Etymology
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argue (v.)
c. 1300, "to make reasoned statements to prove or refute a proposition," from Old French arguer "maintain an opinion or view; harry, reproach, accuse, blame" (12c.), ultimately from Latin arguere "make clear, make known, prove, declare, demonstrate," from PIE *argu-yo-, suffixed form of root *arg- "to shine; white." The transmission to French might be via arguere in a Medieval Latin sense of "to argue," or from Latin argutare "to prattle, prate," frequentative of arguere.

De Vaan says arguere is probably "a denominative verb 'to make bright, enlighten' to an adj. *argu- 'bright' as continued in argutus and outside Italic." He cites a closely similar formation in Hittite arkuuae- "to make a plea." Meaning "to oppose, dispute, contend in argument" is from late 14c. Related: Argued; arguing.
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arguable (adj.)
"capable of being argued," 1610s, from argue + -able.
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arguer (n.)
late 14c., agent noun from argue (v.).
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arguendo 
"in the course of argument," 1817, courtroom Latin, from Medieval Latin ablative of arguendum, gerundive of arguere "to argue" (see argue).
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argufy (v.)
"to argue for the sake of controversy, wrangle, worry with arguments," 1751, colloquial, from argue + -fy. Compare speechify.
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argle (v.)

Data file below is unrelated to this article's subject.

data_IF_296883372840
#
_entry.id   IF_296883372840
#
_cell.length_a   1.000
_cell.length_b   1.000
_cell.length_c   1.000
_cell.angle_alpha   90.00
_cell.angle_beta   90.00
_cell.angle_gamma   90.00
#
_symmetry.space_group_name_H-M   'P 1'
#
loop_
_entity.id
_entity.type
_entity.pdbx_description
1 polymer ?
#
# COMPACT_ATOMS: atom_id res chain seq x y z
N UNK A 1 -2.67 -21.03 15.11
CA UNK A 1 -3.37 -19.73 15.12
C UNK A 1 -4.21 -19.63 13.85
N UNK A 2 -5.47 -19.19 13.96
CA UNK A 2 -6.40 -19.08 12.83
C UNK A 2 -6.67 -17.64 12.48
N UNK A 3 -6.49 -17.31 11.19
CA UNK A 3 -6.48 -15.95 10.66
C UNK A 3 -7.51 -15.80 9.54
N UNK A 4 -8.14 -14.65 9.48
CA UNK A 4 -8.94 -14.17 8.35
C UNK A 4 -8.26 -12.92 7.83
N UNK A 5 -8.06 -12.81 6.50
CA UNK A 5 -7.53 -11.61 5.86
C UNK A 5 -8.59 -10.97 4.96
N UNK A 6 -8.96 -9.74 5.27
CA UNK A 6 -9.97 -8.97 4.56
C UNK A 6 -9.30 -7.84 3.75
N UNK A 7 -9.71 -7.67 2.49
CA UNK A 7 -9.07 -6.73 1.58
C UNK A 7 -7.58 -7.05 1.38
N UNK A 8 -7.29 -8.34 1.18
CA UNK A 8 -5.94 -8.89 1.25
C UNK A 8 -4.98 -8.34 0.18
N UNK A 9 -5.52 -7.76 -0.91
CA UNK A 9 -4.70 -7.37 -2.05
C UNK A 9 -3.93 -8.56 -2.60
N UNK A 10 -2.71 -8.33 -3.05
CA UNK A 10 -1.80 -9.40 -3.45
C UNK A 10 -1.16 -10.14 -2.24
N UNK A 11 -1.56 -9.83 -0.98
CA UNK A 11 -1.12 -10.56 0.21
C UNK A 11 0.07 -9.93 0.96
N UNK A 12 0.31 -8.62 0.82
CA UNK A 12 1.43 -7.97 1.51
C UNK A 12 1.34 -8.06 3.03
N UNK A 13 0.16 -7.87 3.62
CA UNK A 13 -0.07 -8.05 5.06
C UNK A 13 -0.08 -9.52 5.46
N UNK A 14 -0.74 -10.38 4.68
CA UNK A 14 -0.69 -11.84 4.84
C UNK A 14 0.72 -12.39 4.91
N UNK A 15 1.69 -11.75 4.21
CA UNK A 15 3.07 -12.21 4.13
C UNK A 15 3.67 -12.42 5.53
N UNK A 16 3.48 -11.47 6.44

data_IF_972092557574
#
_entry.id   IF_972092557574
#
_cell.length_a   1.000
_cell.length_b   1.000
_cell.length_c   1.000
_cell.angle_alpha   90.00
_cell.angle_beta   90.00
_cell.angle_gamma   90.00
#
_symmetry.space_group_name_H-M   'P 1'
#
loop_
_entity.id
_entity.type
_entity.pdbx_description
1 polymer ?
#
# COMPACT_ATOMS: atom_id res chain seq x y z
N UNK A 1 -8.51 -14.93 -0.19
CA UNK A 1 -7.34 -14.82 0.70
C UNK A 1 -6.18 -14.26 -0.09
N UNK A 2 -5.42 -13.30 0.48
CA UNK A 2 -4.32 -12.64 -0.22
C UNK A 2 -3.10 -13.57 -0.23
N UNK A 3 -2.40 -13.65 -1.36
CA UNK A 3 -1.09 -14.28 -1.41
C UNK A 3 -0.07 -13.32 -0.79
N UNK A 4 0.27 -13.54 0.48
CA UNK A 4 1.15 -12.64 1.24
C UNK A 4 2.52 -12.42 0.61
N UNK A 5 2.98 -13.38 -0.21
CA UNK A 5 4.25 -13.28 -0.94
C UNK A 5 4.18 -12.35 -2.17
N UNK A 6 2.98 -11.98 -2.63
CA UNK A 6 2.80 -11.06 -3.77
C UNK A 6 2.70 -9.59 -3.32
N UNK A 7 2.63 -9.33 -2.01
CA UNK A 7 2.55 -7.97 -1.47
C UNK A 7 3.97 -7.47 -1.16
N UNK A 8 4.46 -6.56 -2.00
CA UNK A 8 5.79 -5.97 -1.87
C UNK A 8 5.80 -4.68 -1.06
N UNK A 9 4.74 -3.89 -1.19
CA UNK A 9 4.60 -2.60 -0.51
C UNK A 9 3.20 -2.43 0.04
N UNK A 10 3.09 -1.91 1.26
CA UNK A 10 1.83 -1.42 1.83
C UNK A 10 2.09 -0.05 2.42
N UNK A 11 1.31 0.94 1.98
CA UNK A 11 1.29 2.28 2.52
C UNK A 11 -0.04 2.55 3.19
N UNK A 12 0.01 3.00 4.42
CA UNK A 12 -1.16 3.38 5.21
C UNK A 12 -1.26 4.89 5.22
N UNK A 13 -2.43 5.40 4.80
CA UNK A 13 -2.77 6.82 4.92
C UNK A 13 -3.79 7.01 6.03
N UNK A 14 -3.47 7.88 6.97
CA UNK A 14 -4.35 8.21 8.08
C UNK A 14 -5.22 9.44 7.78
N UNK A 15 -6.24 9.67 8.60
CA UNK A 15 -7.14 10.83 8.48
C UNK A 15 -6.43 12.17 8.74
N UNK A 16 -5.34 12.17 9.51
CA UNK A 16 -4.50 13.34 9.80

1580s "to argue obstinately, wrangle," "prob. a popular perversion of argue, or confusion of that word with haggle" [OED]. Reduplicated form argle-bargle is from 1822 (sometimes argy-bargy, 1857); As a noun, "wrangling" from 1861.
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argument (n.)
early 14c., "statements and reasoning in support of a proposition or causing belief in a doubtful matter," from Old French arguement "reasoning, opinion; accusation, charge" (13c.), from Latin argumentum "a logical argument; evidence, ground, support, proof," from arguere "make clear, make known, prove" (see argue). Sense passed through "subject of contention" (1590s) to "a quarrel" (by 1911), a sense formerly attached to argumentation.
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*arg- 
Proto-Indo-European root meaning "to shine; white," hence "silver" as the shining or white metal.

It forms all or part of: argent; Argentina; argentine; Argo; argue; Argus; hydrargyrum; litharge.

It is the hypothetical source of/evidence for its existence is provided by: Sanskrit rajata-, Avestan erezata-, Old Persian ardata-, Armenian arcat, Greek arguron, Latin argentum, Old Irish argat, Breton arc'hant "silver;" Sanskrit arjuna- "white, shining;" Hittite harki- "white;" Greek argos "white."
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moot (v.)

"to debate, argue for and against" (mid-14c.), from Old English motian "to meet, talk, discuss, argue, plead," from mot "meeting" (see moot (n.)). Meaning "raise or bring forward for discussion" is from 1680s. Related: Mooted; mooting.

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scrap (v.2)

"to fight, brawl, box," 1867, colloquial, from scrap (n.2). Intransitive sense of "argue heatedly, quarrel" is by 1895. Related: Scrapped; scrapping.

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